ACCURATE recontouring and restoration of a normal nasal dorsum is difficult to achieve after total removal of the hump according to the method originally described by Joseph.1 Apart from minor differences in surgical techniques, using osteotomes, saws, or special forceps, Joseph's principle of discarding the specific anatomical structures of the dorsal nasal framework is, however, still widely accepted and the only one recommended in current textbooks on the subject. The well-known pitfalls of this method are excessive removal of the nasal framework and asymmetrical reduction due to miscalculation or imperfect technique. These unfortunate sequelae may occur even in the most experienced hands, and, once made, they require extensive surgery for correction. Another great disadvantage of present techniques is that all too frequently the sharp edges of the nasal bones or the septum project, marring the operative result. Surgically, the accurate elimination of minor irregularities of the cut edges of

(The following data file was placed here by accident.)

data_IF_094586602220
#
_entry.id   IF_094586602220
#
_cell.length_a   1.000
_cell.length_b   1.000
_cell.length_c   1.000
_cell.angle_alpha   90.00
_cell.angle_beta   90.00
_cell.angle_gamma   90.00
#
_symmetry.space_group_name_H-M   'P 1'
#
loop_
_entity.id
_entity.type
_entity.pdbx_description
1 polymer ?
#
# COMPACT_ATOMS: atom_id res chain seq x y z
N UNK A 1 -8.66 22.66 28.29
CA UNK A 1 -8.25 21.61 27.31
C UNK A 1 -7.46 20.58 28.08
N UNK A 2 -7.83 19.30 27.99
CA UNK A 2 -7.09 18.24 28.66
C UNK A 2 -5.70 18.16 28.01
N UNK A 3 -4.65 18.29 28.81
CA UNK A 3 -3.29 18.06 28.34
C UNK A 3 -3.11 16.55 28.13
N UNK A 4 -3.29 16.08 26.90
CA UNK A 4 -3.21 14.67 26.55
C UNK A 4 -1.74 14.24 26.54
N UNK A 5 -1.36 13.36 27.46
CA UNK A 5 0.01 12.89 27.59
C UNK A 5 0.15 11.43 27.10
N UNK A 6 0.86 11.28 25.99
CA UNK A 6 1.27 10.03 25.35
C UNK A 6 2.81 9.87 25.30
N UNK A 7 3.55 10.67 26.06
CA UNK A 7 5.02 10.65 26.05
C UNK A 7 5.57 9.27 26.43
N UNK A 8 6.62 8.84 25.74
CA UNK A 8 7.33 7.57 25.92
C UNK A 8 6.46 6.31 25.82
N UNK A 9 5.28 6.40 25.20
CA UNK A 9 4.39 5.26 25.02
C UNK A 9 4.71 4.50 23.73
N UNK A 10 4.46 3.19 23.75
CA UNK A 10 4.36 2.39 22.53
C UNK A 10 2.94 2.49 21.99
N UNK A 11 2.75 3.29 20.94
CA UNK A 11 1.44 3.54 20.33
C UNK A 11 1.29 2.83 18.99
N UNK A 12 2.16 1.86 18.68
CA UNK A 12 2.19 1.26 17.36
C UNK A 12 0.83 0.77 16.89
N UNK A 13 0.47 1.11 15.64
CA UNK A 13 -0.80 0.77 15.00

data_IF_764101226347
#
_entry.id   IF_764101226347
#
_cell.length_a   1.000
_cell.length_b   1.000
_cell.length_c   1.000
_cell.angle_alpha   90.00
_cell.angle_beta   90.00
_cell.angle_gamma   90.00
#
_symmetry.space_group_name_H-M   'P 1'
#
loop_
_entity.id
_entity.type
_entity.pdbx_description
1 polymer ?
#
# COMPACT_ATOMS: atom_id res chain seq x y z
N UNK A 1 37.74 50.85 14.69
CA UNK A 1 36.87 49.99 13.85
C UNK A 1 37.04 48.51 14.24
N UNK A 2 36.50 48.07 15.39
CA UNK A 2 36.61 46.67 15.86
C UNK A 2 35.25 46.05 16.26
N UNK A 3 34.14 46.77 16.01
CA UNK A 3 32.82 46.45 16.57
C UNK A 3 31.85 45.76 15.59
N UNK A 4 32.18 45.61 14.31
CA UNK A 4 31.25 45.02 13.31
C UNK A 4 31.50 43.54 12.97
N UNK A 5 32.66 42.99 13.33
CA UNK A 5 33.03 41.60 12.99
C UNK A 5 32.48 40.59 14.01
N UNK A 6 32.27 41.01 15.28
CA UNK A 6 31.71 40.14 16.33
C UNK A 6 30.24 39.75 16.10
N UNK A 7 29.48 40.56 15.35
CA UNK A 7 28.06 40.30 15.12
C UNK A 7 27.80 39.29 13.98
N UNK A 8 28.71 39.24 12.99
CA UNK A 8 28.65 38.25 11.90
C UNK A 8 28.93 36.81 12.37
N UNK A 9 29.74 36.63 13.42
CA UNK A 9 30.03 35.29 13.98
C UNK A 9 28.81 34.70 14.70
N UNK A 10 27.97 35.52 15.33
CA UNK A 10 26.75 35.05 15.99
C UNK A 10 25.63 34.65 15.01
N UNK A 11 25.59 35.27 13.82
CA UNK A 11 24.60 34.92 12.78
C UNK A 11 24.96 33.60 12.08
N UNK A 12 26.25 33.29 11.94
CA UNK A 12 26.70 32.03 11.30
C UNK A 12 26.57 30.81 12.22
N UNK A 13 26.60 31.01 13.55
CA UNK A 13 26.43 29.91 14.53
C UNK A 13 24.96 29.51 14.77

SKOOG T. A Method of Hump Reduction in Rhinoplasty: A Technique for Preservation of the Nasal Roof. Arch Otolaryngol. 1966;83(3):283–287. doi:10.1001/archotol.1966.00760020285020
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